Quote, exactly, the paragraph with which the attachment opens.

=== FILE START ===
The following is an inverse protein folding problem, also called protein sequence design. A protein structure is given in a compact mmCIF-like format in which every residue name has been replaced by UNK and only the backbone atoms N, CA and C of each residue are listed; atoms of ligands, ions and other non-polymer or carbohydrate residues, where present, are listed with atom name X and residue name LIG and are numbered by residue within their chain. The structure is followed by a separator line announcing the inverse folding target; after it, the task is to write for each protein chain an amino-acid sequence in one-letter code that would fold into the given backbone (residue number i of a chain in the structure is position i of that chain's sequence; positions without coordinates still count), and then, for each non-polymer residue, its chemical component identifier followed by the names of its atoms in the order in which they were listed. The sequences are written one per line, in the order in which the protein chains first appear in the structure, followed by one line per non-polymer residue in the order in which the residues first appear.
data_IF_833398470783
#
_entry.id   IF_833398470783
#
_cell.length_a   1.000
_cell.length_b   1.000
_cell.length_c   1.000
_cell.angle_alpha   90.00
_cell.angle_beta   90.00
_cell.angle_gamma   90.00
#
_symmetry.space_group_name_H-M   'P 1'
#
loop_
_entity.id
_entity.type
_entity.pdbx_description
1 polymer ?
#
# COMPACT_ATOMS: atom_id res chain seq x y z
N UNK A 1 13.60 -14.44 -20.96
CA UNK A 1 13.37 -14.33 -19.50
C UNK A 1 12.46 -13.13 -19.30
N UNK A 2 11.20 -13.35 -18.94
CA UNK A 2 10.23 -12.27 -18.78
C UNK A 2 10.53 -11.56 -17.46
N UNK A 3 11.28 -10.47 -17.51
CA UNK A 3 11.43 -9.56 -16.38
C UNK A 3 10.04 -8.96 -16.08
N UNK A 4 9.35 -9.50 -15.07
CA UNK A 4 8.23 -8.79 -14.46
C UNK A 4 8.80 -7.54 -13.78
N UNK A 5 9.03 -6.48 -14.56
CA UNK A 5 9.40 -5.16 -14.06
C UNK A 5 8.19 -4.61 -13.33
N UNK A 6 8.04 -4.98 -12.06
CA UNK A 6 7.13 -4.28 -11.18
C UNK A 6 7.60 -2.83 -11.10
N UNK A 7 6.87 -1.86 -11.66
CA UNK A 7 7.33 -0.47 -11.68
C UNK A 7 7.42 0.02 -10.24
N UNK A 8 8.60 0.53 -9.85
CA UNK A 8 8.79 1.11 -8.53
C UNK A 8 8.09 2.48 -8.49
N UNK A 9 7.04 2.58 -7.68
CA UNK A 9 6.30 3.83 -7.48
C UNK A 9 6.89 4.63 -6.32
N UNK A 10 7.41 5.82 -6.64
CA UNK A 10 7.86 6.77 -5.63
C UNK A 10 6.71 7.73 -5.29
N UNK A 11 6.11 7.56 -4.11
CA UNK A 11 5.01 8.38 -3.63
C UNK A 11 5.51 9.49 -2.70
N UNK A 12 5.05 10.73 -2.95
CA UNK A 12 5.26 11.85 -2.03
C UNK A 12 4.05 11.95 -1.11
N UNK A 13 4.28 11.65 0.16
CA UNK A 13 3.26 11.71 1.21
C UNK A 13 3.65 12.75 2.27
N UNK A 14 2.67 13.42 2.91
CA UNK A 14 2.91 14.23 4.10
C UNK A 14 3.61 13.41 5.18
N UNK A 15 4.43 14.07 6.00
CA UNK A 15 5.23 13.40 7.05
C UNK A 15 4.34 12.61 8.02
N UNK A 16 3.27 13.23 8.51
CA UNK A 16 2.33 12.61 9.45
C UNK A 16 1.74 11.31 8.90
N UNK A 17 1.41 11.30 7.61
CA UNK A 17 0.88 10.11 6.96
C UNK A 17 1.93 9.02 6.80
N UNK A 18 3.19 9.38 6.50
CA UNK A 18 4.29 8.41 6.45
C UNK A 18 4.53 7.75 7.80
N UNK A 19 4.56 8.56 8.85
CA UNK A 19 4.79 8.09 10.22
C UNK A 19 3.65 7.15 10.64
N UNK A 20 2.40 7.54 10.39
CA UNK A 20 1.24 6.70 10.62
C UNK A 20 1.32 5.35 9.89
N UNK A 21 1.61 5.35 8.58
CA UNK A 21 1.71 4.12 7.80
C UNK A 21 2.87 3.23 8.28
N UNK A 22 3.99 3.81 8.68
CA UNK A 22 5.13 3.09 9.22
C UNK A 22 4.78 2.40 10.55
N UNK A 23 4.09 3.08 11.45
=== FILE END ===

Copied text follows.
The following is an inverse protein folding problem, also called protein sequence design. A protein structure is given in a compact mmCIF-like format in which every residue name has been replaced by UNK and only the backbone atoms N, CA and C of each residue are listed; atoms of ligands, ions and other non-polymer or carbohydrate residues, where present, are listed with atom name X and residue name LIG and are numbered by residue within their chain. The structure is followed by a separator line announcing the inverse folding target; after it, the task is to write for each protein chain an amino-acid sequence in one-letter code that would fold into the given backbone (residue number i of a chain in the structure is position i of that chain's sequence; positions without coordinates still count), and then, for each non-polymer residue, its chemical component identifier followed by the names of its atoms in the order in which they were listed. The sequences are written one per line, in the order in which the protein chains first appear in the structure, followed by one line per non-polymer residue in the order in which the residues first appear.